The state's Freedom of Information Law (FOIL) has been on the books for many years. It should not be too much to expect Superintendent Skermont, who is paid well to know these things, to understand what the school district's obligations are under FOIL. And there simply would be no excuse if the School Board attorney did not know how the process should work.

In a nutshell, THE PUBLIC IS ENTITLED TO SEE ALL RECORDS HELD BY THE GOVERNMENT, unless it can point to a specific exemption in the FOIL (listed under §87 subdivision (2)) that allows a particular kind of record to be withheld. If a document is withheld, the person requesting the document is to be told (1) what the document is and (2) the provision of the law under which it is being withheld.

The response from the Utica School District is insufficient. The response also does something that is all too common in government responses to FOIL requests: it implies that one must pay $0.25 per page to access the documents. This is misleading. The charge is allowed for a COPY of the document. You pay nothing TO INSPECT the document (with, perhaps, the rare exception where a redacted copy must be prepared in order to make the disclosure). Government agencies are not permitted to charge for their time to gather and assemble the documents. (Remember, the Government, and its documents, belong to you).

Fault Lines' tip for FOIL inspections: bring a digital camera, and photograph the documents. Photography has already been determined to be "an inspection" under FOIL by the Committee on Open Government. Use the "macro" setting and practice at home with newspapers or magazines before making your inspection.

Don't be FOILed. Know your rights. The Committee on Open Government is responsible for overseeing and advising regarding FOIL and has a wealth of information on its website, including advisory opinions describing a variety of situations, its regulations, and a "FAQ" sheet.

Something for Government Officials to remember: The FOIL specifies those documents that may be withheld - - it does not require them to be withheld. In yesterday's O-D article, Mr. LaPolla got it right:

" "Just because information is not FOIL-able, it does not mean we should not provide information to taxpayers regarding the Laino case," LaPolla said. "When you're dealing with public money, whether it be tax dollars, federal grants or state grants, everyone who receives that money must be accountable." "

Isn't it interesting that a majority of school board members talk like they want full disclosure, yet the documents are still not disclosed? Ms. Ebbeling did a nice job of reporting!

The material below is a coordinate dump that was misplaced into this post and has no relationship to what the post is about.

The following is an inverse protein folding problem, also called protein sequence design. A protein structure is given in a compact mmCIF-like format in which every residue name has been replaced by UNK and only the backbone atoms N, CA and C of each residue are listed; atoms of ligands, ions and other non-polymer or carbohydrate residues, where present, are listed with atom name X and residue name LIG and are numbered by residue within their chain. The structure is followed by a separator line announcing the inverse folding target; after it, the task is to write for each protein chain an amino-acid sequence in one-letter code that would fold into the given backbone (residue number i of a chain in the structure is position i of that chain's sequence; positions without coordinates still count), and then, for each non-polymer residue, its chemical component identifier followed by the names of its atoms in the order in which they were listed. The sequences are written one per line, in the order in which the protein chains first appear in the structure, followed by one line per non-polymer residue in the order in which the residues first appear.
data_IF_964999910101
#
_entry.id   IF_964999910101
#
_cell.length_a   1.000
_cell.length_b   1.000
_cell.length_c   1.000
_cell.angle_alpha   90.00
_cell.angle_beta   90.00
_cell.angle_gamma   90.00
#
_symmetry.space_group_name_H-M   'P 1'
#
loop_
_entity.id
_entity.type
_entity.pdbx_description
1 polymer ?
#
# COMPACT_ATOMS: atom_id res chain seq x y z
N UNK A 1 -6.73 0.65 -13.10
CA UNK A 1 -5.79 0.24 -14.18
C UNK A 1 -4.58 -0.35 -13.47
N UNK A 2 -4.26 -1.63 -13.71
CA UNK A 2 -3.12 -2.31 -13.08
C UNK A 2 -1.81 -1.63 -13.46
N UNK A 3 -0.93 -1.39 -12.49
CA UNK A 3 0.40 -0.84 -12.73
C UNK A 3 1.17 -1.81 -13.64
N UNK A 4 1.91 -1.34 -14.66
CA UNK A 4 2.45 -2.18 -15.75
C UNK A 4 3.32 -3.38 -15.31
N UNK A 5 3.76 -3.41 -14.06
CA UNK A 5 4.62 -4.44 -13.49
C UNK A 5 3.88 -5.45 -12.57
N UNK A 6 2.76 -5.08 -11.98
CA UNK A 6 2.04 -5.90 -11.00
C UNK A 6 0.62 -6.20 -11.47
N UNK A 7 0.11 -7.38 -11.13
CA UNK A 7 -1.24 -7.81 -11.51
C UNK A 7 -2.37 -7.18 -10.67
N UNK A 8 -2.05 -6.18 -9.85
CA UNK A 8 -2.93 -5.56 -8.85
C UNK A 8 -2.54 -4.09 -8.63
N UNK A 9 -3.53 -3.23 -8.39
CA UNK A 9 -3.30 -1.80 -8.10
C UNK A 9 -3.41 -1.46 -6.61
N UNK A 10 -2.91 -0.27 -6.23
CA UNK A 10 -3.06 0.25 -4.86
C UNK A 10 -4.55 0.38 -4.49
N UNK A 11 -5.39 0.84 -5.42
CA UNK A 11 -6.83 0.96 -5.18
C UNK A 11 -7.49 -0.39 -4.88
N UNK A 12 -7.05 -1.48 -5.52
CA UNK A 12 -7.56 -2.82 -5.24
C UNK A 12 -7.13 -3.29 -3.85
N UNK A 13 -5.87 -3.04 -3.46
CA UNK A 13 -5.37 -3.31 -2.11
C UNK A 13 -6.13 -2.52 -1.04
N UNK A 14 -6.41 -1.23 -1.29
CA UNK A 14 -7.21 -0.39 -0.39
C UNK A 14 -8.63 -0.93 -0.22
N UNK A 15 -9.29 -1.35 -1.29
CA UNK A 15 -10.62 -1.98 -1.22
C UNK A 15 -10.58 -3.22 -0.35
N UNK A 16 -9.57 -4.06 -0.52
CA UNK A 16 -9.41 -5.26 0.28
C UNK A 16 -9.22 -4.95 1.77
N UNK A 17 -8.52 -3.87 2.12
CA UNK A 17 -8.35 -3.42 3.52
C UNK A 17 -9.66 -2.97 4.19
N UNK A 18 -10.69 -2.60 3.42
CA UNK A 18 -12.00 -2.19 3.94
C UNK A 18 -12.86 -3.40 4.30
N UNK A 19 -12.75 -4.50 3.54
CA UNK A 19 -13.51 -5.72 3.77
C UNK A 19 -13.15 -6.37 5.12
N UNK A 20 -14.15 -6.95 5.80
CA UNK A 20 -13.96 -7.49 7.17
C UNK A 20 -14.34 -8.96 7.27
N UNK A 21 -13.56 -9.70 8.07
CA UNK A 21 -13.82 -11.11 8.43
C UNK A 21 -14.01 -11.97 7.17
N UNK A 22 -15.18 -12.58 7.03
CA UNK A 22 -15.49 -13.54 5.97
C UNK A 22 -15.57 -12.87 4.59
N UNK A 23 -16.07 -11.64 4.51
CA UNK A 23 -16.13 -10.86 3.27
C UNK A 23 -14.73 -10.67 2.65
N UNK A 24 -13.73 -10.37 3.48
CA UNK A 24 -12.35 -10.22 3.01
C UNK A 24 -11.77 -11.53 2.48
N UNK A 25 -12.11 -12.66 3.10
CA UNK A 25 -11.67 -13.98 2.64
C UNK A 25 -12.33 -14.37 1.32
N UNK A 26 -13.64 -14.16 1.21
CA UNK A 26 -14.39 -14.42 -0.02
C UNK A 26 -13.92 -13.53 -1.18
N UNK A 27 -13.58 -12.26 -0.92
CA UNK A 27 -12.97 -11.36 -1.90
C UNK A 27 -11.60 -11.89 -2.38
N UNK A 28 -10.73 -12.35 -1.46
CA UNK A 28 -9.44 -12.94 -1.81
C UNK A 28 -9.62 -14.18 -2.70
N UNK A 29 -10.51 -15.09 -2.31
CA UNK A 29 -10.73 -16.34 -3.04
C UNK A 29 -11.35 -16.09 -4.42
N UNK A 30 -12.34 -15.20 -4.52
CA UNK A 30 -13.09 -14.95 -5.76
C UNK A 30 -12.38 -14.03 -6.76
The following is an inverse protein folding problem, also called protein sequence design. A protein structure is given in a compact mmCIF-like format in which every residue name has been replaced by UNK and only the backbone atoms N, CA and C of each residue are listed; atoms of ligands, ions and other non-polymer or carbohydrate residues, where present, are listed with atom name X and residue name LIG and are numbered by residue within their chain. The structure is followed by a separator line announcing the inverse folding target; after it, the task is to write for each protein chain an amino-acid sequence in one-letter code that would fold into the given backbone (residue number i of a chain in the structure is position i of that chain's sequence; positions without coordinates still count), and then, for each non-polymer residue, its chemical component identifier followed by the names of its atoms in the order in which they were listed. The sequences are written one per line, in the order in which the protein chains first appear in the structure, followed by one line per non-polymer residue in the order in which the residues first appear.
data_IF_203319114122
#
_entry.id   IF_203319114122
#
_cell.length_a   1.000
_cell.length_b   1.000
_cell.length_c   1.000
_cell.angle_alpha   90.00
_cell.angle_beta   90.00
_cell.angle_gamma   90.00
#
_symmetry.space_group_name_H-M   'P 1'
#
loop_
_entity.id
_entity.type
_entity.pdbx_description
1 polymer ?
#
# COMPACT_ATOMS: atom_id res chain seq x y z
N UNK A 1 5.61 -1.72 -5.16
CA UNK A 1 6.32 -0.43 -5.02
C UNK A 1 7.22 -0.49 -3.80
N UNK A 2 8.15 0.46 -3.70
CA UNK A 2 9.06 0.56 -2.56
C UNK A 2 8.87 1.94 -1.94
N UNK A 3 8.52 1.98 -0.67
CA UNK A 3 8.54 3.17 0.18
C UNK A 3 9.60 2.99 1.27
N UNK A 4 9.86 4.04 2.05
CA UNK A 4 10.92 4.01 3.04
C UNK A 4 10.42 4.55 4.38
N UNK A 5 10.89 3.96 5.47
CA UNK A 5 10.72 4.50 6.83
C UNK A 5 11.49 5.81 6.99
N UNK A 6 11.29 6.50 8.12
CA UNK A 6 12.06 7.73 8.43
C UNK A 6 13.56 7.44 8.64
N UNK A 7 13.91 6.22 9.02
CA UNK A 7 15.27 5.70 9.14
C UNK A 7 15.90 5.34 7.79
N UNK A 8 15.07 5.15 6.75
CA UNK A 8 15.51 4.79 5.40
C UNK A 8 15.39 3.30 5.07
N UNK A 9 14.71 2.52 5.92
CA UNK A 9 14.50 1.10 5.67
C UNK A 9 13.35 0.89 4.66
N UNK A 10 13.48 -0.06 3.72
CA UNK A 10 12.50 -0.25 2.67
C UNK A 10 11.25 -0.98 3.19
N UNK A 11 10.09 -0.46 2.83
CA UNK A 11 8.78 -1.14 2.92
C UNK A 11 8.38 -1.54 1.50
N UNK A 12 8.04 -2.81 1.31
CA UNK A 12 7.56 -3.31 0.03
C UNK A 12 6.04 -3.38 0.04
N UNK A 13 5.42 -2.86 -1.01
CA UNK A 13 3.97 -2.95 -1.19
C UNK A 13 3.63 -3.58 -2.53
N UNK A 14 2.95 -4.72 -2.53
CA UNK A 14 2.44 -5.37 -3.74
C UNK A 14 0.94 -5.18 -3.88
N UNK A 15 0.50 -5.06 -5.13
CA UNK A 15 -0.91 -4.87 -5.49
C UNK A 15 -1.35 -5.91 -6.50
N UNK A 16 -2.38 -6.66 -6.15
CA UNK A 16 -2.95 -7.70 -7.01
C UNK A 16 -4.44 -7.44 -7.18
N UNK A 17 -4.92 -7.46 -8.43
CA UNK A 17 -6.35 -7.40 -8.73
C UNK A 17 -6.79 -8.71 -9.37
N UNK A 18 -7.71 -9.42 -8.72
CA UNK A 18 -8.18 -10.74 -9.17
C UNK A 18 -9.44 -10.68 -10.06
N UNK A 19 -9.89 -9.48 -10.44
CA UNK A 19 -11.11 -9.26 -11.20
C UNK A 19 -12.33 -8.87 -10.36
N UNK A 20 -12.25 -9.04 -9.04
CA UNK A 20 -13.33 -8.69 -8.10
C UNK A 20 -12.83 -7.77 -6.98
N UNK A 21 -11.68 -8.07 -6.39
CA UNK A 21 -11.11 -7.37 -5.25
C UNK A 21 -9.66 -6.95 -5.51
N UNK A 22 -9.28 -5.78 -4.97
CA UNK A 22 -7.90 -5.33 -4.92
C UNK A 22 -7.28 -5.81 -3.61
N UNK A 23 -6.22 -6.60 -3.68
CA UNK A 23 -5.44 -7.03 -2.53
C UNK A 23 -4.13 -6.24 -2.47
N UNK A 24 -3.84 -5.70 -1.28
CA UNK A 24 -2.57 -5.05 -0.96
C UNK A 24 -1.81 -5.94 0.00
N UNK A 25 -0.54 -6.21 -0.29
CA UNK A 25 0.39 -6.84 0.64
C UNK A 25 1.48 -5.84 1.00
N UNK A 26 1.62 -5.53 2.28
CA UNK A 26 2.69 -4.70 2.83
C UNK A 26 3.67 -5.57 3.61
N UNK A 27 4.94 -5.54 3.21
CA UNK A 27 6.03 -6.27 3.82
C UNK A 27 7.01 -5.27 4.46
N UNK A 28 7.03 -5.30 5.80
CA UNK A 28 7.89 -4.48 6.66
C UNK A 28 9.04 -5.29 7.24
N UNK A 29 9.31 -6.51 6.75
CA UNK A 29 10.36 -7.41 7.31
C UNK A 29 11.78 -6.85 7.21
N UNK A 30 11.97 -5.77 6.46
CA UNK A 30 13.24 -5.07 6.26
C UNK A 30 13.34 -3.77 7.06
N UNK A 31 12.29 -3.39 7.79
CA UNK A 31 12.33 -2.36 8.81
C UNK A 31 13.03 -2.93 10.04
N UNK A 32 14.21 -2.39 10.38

Tuesday, August 08, 2006

A Cure for Congestion . . . Ditching the Grid

The dreaded (by Upstate NY) NATIONAL ELECTRIC TRANSMISSION CONGESTION STUDY was released today by the U.S. Dept of Energy. As expected, it shows southeastern New York (NY City, Long Island, lower Hudson Valley) and southward along the coast to the Washington, DC area as "one continuous congestion area" that will require billions of dollars in transmission, generation and demand-side resources to protect grid reliability and ensure the area's economic vitality. The study notes that NY State depends on oil and gas for 35% of its power production (while the US average is 21%), and that power moves across the state from the northwest to the southeast and that all such flows must pass through a central set of transmission facilities located between western and downstate NY. [Could they be talking about Marcy?].

Being a Federal Study, other pathways for power into the NY Metropolitan area are also examined, including from New Jersey and up the Delaware River. There is currently under construction the "Neptune" Line that will move electricity from New Jersey into Long Island, easing LI's needs but creating problems for New Jersey. The study recognizes that some "parties" are looking into routing through New Jersey as a way of accessing "low -cost" generators in the Midwest to support NYC, but that it could increase wholesale power prices in New Jersey and elsewhere. (This sounds like the effect that NYRI would have on Upstate, but this effect on Upstate does not appear to be recognized by the study, with Upstate somehow being invisible within New York State.) The study notes that improved transmission lines would allow access to cheap Canadian hydropower and windpower.

As Fault Lines previously noted, part of Long Island's problem is the fact that it was unwilling to allow, and had the political muscle to prevent, the Shoreham Nuclear plant from opening even though it was built at a cost of billions. Now, because of that region's economic importance to the Federal Government (i.e.,politics) the Mid-West and Upstate New York may have to tolerate higher electric prices to keep Long Island in power inspite of the fact that people living in these other regions do not have Long Island incomes. The study ignores the fact that we are not beneficiaries of the same economy.